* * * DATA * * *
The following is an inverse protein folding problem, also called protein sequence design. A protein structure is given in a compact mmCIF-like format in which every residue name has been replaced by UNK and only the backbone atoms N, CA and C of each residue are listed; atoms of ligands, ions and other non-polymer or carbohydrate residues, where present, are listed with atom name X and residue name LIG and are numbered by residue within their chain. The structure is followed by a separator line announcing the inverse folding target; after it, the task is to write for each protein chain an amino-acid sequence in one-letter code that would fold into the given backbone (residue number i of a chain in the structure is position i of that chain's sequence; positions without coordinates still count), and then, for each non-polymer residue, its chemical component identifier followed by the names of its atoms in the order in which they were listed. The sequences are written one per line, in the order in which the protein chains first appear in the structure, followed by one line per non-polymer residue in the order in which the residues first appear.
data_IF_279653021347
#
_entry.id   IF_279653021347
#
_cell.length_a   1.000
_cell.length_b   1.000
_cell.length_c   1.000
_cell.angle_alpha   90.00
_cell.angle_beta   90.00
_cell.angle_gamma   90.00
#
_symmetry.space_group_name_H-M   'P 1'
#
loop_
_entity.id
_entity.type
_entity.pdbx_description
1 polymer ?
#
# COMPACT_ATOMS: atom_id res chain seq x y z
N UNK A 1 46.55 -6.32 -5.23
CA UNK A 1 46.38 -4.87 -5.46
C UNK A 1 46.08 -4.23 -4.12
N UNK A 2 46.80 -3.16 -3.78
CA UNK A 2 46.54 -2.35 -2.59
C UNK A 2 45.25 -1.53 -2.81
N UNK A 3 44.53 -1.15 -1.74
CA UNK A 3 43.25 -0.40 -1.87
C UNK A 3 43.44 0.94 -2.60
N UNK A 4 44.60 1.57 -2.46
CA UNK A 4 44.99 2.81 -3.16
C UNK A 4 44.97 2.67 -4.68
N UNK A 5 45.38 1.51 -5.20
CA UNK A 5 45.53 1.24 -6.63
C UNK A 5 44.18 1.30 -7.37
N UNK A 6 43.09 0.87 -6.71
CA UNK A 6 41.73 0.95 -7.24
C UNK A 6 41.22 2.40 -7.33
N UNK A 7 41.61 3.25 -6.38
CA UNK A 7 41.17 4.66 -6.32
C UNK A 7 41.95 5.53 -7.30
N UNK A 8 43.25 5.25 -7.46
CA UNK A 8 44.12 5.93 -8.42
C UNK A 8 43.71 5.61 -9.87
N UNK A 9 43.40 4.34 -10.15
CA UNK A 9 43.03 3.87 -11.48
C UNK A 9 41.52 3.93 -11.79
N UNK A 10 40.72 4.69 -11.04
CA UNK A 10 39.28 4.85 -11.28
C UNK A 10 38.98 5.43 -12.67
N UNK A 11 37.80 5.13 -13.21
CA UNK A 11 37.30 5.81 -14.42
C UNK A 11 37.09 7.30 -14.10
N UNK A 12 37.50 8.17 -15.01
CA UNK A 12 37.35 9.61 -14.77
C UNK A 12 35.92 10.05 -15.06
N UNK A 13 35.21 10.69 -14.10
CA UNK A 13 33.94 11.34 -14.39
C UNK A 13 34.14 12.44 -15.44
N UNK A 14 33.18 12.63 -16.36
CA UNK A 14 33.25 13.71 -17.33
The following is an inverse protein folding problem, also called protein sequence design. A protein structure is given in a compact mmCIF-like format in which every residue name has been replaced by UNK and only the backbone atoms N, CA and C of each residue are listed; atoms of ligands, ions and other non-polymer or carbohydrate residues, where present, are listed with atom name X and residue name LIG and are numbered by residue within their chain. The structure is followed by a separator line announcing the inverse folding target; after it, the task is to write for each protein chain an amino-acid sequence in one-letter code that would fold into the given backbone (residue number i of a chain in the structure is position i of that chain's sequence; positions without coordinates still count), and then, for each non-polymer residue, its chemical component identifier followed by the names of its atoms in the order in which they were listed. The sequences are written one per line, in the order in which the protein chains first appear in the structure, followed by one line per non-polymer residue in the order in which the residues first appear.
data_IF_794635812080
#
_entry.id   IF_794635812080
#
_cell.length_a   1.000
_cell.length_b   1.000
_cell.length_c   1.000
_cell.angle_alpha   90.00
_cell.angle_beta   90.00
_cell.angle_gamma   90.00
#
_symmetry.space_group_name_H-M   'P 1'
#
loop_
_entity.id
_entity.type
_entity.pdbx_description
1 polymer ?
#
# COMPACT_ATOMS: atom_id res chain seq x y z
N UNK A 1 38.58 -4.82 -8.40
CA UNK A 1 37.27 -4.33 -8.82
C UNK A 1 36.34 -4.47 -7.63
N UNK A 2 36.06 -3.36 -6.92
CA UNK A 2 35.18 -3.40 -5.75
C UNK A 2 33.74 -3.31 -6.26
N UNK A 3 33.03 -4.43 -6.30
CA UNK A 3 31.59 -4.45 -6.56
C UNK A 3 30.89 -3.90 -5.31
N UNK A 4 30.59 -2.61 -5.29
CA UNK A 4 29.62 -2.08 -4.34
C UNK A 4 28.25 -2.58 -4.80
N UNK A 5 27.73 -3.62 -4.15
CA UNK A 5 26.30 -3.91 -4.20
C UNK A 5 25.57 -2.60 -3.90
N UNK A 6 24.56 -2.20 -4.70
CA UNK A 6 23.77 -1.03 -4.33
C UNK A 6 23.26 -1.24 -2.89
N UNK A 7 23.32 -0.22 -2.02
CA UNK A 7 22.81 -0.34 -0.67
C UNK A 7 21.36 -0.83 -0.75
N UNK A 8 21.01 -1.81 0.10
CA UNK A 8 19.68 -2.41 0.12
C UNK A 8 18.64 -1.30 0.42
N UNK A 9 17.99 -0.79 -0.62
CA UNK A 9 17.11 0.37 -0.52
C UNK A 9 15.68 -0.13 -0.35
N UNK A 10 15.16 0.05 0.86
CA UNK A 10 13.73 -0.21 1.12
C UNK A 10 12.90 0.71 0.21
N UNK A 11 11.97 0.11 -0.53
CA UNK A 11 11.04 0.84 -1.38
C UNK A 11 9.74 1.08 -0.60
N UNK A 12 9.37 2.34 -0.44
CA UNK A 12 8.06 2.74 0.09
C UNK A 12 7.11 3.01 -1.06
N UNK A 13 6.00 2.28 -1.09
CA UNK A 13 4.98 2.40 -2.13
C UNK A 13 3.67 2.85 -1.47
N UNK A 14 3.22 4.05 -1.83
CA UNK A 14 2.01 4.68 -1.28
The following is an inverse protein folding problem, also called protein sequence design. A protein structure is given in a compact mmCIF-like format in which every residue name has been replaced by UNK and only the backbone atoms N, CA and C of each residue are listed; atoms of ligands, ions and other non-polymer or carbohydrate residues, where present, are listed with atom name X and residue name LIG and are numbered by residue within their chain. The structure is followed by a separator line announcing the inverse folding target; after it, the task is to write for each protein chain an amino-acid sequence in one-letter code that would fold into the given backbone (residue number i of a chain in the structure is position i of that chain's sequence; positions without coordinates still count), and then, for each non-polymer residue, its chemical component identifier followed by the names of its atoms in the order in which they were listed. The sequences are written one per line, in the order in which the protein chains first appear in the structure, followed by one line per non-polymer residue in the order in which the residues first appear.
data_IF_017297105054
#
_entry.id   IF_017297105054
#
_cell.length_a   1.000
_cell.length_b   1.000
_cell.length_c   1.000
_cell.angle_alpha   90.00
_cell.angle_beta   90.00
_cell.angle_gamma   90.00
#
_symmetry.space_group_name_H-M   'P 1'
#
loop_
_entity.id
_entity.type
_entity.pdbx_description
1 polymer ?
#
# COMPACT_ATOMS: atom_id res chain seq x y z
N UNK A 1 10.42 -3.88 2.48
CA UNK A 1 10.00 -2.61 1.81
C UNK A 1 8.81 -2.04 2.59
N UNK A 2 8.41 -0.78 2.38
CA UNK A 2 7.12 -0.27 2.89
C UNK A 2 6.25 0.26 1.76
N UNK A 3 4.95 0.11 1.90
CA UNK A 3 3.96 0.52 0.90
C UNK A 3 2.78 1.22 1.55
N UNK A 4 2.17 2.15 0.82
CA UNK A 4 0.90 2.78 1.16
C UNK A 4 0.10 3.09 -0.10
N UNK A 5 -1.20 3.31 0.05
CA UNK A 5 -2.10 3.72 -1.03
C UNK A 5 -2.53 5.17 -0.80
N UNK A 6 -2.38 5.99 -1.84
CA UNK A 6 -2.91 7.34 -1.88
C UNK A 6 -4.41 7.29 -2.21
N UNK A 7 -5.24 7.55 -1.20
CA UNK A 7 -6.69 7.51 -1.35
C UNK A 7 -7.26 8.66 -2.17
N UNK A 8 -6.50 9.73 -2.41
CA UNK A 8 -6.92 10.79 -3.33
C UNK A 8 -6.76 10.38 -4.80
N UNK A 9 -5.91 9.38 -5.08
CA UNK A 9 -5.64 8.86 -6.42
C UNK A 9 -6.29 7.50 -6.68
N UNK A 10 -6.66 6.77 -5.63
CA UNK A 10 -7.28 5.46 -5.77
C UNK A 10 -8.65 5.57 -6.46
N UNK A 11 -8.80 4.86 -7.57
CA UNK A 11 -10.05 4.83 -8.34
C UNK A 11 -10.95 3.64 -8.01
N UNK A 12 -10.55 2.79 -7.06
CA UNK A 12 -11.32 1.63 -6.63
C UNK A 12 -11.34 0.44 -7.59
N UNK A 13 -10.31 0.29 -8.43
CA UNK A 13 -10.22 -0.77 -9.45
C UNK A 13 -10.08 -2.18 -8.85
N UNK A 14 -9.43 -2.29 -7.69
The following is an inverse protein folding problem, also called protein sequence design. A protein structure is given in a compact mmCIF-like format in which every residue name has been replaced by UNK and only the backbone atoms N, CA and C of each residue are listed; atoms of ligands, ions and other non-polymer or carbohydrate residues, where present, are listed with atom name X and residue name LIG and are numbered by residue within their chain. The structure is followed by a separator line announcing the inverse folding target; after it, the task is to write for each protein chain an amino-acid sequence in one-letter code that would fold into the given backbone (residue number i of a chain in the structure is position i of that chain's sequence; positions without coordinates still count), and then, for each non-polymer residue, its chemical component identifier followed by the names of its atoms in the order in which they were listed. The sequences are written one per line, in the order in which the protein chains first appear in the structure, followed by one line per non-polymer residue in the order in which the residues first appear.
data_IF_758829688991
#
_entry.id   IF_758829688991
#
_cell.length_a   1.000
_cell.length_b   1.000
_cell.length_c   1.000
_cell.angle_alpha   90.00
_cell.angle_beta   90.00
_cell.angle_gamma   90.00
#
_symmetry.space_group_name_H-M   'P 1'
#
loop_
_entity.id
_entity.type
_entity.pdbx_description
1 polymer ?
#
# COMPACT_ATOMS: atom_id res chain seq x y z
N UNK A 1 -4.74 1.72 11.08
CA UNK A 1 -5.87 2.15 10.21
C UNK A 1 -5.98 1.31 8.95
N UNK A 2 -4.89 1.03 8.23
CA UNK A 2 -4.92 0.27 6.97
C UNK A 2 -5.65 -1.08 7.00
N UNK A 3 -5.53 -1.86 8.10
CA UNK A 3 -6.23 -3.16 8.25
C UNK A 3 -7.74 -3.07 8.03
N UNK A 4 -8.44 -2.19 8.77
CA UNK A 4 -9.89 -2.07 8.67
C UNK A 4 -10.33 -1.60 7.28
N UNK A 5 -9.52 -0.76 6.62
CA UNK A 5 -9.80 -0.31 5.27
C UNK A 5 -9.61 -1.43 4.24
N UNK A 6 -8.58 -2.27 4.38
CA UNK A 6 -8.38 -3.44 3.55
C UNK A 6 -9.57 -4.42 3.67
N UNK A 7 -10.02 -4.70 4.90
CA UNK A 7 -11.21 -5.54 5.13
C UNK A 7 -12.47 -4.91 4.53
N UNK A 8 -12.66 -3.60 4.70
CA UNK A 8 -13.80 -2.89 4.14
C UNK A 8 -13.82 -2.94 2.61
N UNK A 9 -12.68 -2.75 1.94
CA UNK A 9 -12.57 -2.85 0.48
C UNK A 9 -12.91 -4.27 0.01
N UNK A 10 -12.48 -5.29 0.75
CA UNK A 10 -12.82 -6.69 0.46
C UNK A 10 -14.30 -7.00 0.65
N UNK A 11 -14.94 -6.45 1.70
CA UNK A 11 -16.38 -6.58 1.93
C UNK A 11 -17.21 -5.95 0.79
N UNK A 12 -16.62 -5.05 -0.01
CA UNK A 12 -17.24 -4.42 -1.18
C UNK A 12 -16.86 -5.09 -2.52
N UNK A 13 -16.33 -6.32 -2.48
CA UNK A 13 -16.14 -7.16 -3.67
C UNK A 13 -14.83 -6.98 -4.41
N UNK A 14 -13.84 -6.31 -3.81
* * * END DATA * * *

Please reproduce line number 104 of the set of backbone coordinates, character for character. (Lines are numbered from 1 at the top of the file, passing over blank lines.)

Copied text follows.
C UNK A 7 21.36 -0.83 -0.75